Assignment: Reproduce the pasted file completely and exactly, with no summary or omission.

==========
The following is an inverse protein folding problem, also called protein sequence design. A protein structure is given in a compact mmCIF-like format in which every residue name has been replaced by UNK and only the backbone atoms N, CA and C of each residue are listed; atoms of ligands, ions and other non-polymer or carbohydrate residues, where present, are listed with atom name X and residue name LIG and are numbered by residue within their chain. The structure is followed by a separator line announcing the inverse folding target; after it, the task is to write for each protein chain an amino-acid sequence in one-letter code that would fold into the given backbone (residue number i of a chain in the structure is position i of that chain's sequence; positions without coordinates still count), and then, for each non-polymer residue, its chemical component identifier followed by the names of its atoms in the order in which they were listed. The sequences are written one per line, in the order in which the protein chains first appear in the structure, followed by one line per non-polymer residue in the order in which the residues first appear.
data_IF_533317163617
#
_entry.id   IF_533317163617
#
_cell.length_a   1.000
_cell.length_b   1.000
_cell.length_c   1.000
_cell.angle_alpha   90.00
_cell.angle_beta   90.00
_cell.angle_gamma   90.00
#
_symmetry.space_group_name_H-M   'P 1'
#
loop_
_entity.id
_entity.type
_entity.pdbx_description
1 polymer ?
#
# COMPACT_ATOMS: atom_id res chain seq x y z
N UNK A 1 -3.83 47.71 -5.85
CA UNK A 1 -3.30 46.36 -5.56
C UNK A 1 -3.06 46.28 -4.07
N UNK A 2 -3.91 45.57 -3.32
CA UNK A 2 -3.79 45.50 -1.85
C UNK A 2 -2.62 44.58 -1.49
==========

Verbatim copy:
The following is an inverse protein folding problem, also called protein sequence design. A protein structure is given in a compact mmCIF-like format in which every residue name has been replaced by UNK and only the backbone atoms N, CA and C of each residue are listed; atoms of ligands, ions and other non-polymer or carbohydrate residues, where present, are listed with atom name X and residue name LIG and are numbered by residue within their chain. The structure is followed by a separator line announcing the inverse folding target; after it, the task is to write for each protein chain an amino-acid sequence in one-letter code that would fold into the given backbone (residue number i of a chain in the structure is position i of that chain's sequence; positions without coordinates still count), and then, for each non-polymer residue, its chemical component identifier followed by the names of its atoms in the order in which they were listed. The sequences are written one per line, in the order in which the protein chains first appear in the structure, followed by one line per non-polymer residue in the order in which the residues first appear.
data_IF_533317163617
#
_entry.id   IF_533317163617
#
_cell.length_a   1.000
_cell.length_b   1.000
_cell.length_c   1.000
_cell.angle_alpha   90.00
_cell.angle_beta   90.00
_cell.angle_gamma   90.00
#
_symmetry.space_group_name_H-M   'P 1'
#
loop_
_entity.id
_entity.type
_entity.pdbx_description
1 polymer ?
#
# COMPACT_ATOMS: atom_id res chain seq x y z
N UNK A 1 -3.83 47.71 -5.85
CA UNK A 1 -3.30 46.36 -5.56
C UNK A 1 -3.06 46.28 -4.07
N UNK A 2 -3.91 45.57 -3.32
CA UNK A 2 -3.79 45.50 -1.85
C UNK A 2 -2.62 44.58 -1.49